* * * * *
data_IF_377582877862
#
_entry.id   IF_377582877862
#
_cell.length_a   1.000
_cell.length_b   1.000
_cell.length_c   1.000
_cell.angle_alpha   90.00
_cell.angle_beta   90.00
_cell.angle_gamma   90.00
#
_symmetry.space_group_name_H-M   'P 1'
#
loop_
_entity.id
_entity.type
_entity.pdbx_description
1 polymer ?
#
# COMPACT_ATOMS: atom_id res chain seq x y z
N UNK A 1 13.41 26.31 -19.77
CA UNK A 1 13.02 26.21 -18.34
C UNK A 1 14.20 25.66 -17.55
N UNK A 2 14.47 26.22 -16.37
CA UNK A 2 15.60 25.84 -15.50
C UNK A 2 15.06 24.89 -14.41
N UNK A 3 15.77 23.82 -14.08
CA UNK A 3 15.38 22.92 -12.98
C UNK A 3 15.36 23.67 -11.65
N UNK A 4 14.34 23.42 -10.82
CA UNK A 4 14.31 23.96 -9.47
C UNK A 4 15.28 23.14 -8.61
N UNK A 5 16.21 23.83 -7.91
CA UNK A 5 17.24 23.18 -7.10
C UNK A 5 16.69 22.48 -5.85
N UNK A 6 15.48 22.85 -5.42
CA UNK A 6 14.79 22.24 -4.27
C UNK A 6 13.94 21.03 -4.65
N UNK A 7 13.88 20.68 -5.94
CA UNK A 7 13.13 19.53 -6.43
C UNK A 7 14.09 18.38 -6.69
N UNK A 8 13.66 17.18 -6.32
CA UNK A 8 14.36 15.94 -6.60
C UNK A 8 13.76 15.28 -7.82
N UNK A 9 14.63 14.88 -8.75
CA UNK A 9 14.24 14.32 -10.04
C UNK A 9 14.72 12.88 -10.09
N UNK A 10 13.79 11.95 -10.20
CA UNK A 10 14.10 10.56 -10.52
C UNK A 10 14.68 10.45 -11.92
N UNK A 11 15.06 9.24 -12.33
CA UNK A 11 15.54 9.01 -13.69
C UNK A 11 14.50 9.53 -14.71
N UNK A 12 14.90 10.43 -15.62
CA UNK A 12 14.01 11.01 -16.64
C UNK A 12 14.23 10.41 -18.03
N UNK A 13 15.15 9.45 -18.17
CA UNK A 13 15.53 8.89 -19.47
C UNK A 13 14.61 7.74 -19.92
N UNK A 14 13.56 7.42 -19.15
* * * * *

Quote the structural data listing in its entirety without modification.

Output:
data_IF_377582877862
#
_entry.id   IF_377582877862
#
_cell.length_a   1.000
_cell.length_b   1.000
_cell.length_c   1.000
_cell.angle_alpha   90.00
_cell.angle_beta   90.00
_cell.angle_gamma   90.00
#
_symmetry.space_group_name_H-M   'P 1'
#
loop_
_entity.id
_entity.type
_entity.pdbx_description
1 polymer ?
#
# COMPACT_ATOMS: atom_id res chain seq x y z
N UNK A 1 13.41 26.31 -19.77
CA UNK A 1 13.02 26.21 -18.34
C UNK A 1 14.20 25.66 -17.55
N UNK A 2 14.47 26.22 -16.37
CA UNK A 2 15.60 25.84 -15.50
C UNK A 2 15.06 24.89 -14.41
N UNK A 3 15.77 23.82 -14.08
CA UNK A 3 15.38 22.92 -12.98
C UNK A 3 15.36 23.67 -11.65
N UNK A 4 14.34 23.42 -10.82
CA UNK A 4 14.31 23.96 -9.47
C UNK A 4 15.28 23.14 -8.61
N UNK A 5 16.21 23.83 -7.91
CA UNK A 5 17.24 23.18 -7.10
C UNK A 5 16.69 22.48 -5.85
N UNK A 6 15.48 22.85 -5.42
CA UNK A 6 14.79 22.24 -4.27
C UNK A 6 13.94 21.03 -4.65
N UNK A 7 13.88 20.68 -5.94
CA UNK A 7 13.13 19.53 -6.43
C UNK A 7 14.09 18.38 -6.69
N UNK A 8 13.66 17.18 -6.32
CA UNK A 8 14.36 15.94 -6.60
C UNK A 8 13.76 15.28 -7.82
N UNK A 9 14.63 14.88 -8.75
CA UNK A 9 14.24 14.32 -10.04
C UNK A 9 14.72 12.88 -10.09
N UNK A 10 13.79 11.95 -10.20
CA UNK A 10 14.10 10.56 -10.52
C UNK A 10 14.68 10.45 -11.92
N UNK A 11 15.06 9.24 -12.33
CA UNK A 11 15.54 9.01 -13.69
C UNK A 11 14.50 9.53 -14.71
N UNK A 12 14.90 10.43 -15.62
CA UNK A 12 14.01 11.01 -16.64
C UNK A 12 14.23 10.41 -18.03
N UNK A 13 15.15 9.45 -18.17
CA UNK A 13 15.53 8.89 -19.47
C UNK A 13 14.61 7.74 -19.92
N UNK A 14 13.56 7.42 -19.15